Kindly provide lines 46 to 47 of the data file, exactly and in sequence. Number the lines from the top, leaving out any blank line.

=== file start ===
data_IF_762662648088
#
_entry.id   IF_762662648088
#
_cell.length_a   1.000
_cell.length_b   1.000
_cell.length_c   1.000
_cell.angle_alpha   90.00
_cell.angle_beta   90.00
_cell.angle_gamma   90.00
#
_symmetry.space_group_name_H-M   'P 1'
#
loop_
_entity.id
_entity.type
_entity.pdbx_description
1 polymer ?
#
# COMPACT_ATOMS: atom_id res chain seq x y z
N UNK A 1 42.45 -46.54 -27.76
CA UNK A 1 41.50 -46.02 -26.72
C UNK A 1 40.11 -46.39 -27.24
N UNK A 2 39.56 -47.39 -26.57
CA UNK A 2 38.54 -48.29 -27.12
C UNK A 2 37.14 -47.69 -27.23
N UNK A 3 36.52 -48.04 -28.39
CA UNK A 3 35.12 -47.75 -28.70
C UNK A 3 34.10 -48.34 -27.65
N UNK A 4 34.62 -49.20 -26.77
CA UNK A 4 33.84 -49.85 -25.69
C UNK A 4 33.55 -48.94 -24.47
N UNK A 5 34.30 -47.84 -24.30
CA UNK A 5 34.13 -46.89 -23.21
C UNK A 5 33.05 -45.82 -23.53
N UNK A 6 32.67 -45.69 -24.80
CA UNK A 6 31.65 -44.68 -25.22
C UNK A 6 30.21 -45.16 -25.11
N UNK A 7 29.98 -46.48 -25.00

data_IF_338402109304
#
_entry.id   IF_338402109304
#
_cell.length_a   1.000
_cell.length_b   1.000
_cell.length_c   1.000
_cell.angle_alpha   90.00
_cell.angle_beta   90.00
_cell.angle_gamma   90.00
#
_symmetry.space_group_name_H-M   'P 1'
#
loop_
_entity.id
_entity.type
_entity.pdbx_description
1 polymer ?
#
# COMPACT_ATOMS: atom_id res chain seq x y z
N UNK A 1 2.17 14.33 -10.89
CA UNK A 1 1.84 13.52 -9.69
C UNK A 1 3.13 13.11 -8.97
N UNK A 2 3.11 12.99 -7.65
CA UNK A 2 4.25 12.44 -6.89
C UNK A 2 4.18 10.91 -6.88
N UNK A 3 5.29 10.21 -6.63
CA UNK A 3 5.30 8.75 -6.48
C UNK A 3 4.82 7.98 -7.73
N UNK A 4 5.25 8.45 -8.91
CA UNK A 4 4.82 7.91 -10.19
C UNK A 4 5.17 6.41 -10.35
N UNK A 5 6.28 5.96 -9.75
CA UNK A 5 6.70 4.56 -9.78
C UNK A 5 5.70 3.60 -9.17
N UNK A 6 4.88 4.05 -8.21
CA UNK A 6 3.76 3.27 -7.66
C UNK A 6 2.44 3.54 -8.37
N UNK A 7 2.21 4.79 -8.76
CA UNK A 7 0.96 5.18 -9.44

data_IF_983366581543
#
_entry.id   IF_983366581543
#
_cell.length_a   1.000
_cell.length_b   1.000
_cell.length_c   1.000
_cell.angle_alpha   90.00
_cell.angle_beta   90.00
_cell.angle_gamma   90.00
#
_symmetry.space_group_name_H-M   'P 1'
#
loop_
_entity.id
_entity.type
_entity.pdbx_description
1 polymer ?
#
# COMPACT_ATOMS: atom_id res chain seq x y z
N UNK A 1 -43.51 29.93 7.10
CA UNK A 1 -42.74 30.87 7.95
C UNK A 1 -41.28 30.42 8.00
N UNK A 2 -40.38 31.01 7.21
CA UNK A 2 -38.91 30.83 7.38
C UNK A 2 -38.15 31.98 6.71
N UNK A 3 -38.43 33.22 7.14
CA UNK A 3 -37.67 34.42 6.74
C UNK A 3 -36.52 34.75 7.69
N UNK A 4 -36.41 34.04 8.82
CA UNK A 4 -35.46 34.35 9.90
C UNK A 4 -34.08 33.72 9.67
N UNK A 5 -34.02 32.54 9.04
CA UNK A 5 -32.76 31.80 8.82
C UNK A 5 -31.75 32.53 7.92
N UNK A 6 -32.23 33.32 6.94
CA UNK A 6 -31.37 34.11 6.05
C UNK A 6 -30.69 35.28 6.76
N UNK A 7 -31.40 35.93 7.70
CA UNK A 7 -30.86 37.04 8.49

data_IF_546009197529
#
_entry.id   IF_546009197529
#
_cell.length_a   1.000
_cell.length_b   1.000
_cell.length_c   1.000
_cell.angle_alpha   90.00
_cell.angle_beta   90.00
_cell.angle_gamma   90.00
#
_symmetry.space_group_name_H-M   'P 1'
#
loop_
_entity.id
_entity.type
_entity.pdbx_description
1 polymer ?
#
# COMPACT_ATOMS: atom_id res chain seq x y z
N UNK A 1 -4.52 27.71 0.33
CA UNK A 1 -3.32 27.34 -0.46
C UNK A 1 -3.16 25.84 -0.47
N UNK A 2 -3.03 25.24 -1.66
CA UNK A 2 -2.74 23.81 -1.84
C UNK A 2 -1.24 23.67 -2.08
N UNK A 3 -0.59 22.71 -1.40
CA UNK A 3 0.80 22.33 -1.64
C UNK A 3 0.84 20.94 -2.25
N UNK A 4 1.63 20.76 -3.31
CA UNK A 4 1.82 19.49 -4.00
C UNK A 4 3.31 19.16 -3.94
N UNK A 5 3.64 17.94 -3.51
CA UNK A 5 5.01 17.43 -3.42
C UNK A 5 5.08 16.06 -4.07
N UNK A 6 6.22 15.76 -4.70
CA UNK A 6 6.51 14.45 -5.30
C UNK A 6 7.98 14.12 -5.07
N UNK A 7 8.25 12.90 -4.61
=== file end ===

_cell.length_c   1.000
_cell.angle_alpha   90.00